I first “met” Kevin a few weeks back when he guest-posted for Shawn Smucker about how he’s looking fear in the eye in the face of losing his job and being a first-time father very soon. I was so impressed by his courage and his honesty that I asked him to write for me about what living our dreams. Here’s his brilliance.
A couple months back, I heard a story that totally gripped my entire being. It was one of those corny “it mattered to that starfish” kind of analogous illustrations, but there was something so relevant about it that I’ve never forgotten it.
The story goes something like this:
A man walks up to a successful guru and asks him what he must do to be successful. The guru pauses, looks him up and down, and then says: “Meet me at the beach at 4 a.m.”
The man is puzzled by this request, but he is anxious to learn, so he agrees, and they part ways.
The next morning, the man shows up at 4 a.m. to find the guru waiting for him at the beach. The guru then says, “If you really want to learn how to be successful, follow me into the water.”
This was a particularly odd request, as both men were fully dressed in attire that was not suitable for swimming, but again he consents, wanting to see what the guru has up his sleeve.
As the two men started to wade out to the deeper waters, the guru grabbed the other man and proceeded to dunk his head and hold him underwater.
The man struggled and flailed, trying to get back above the water, but the guru’s grip was too strong, and he could not overcome him.
Finally, after a few more seconds, the guru let the man back up. He was flustered and still totally overwhelmed by what had occurred. In a furious rage he exclaimed: “Why did you do that! What is wrong with–”
Before the man could even finish his sentence, the guru had grabbed him again and dunked him underwater for a second time. This time, he held him down even longer.
Eventually, he relented and allowed the man to come back up for air.
The man was so angry that he hardly knew what to do with himself. He was confused and started to become fearful. All of his emotions culminated at once as he began to berate the guru.
Like before, the guru interrupted his sentiment, grabbed hold of him firmly and dunked him for a third time.
This time, the submersion felt like an eternity. The man had run out of air, and gasped, which resulted in him taking in water. He began to panic, and he thrashed violently until the guru finally let him up.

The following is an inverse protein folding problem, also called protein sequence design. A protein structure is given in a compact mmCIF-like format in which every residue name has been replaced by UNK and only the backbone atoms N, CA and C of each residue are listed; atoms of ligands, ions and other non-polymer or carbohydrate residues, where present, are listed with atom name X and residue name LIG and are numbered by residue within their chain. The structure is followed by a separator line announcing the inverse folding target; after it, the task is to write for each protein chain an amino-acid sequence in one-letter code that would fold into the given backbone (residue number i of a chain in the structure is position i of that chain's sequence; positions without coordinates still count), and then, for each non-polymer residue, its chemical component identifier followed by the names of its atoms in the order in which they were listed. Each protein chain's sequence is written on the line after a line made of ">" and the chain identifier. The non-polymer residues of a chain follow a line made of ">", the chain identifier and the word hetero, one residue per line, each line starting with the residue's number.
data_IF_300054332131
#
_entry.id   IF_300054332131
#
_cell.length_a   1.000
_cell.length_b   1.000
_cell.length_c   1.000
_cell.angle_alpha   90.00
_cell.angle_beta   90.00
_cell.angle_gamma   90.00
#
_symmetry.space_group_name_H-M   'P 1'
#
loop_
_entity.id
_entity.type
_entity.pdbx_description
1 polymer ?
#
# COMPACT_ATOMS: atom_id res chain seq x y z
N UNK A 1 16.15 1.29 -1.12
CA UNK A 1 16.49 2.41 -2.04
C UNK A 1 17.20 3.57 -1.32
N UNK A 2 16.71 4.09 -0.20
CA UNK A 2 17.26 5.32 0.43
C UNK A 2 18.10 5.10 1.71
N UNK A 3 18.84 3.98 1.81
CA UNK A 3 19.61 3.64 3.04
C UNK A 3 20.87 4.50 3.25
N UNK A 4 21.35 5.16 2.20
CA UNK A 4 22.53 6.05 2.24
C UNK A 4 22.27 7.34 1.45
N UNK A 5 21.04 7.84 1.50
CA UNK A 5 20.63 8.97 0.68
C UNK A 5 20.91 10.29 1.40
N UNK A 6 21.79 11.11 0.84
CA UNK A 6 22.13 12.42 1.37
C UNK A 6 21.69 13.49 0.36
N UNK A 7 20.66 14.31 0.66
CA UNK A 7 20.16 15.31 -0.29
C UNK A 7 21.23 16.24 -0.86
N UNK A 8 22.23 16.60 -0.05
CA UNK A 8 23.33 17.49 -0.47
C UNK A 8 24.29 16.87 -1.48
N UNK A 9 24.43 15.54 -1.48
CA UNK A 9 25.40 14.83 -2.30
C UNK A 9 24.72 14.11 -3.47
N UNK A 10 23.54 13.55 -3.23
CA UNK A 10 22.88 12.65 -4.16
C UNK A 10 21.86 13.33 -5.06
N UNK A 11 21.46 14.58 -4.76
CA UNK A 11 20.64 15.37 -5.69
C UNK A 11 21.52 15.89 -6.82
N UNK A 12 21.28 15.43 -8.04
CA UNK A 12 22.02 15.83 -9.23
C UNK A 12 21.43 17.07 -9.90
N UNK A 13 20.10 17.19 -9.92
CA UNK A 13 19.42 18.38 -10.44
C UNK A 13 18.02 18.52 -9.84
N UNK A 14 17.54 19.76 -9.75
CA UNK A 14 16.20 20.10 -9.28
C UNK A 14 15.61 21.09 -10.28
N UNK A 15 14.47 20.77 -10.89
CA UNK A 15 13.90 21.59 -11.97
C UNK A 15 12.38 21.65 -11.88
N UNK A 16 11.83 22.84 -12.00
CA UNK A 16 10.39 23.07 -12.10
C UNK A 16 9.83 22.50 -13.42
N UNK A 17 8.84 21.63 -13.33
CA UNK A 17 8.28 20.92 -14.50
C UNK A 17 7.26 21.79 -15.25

After giving him a few moments to recover and regain his composure, the guru looked at the man and finally spoke:
“When you want to succeed as badly as you wanted to breathe, then you will find success.”
What does it mean to be successful as a writer?
I don’t feel like there’s a short answer to that question. At least, there shouldn’t be. The foundation of all of that must be to write well, to write material that is worth something to the people who read it.
But it’s also more than that.
We all have our goals that we want to achieve. For me, my goal is to get to a point where writing pays my bills. I don’t need to become independently wealthy from my words (though I’ll not refuse it), I just want to be able to pay my bare minimum bills, as a result of the writing that I perform.
That answer may be (and probably is) different for a lot of you. Maybe you already pay your bills with your writing, and to be successful, for you, means to step it up a notch and write a best-seller.
Maybe it means your blog starts getting 100,000 views a month. Maybe it means you get an article published in The Wall Street Journal.
Regardless of your definition, ask yourself today how badly you want to succeed. Do you want it as badly as you want the next breath?
Go and write great things! Stop waiting. Accomplish your goals. Define what it means to you to be successful and then succeed!
Kevin Haggerty is a 32-year old husband and expecting father. He runs and writes for a humor blog called TheIsleOfMan.Net. For his full-time job, Kevin is a middle school teacher and basketball coach. He also writes for a mixed martial arts (MMA) blog called MMAMania.com. He’s the oldest of seven children, a continual skeptic and smart people think he’s funny (at least that’s what he tells himself).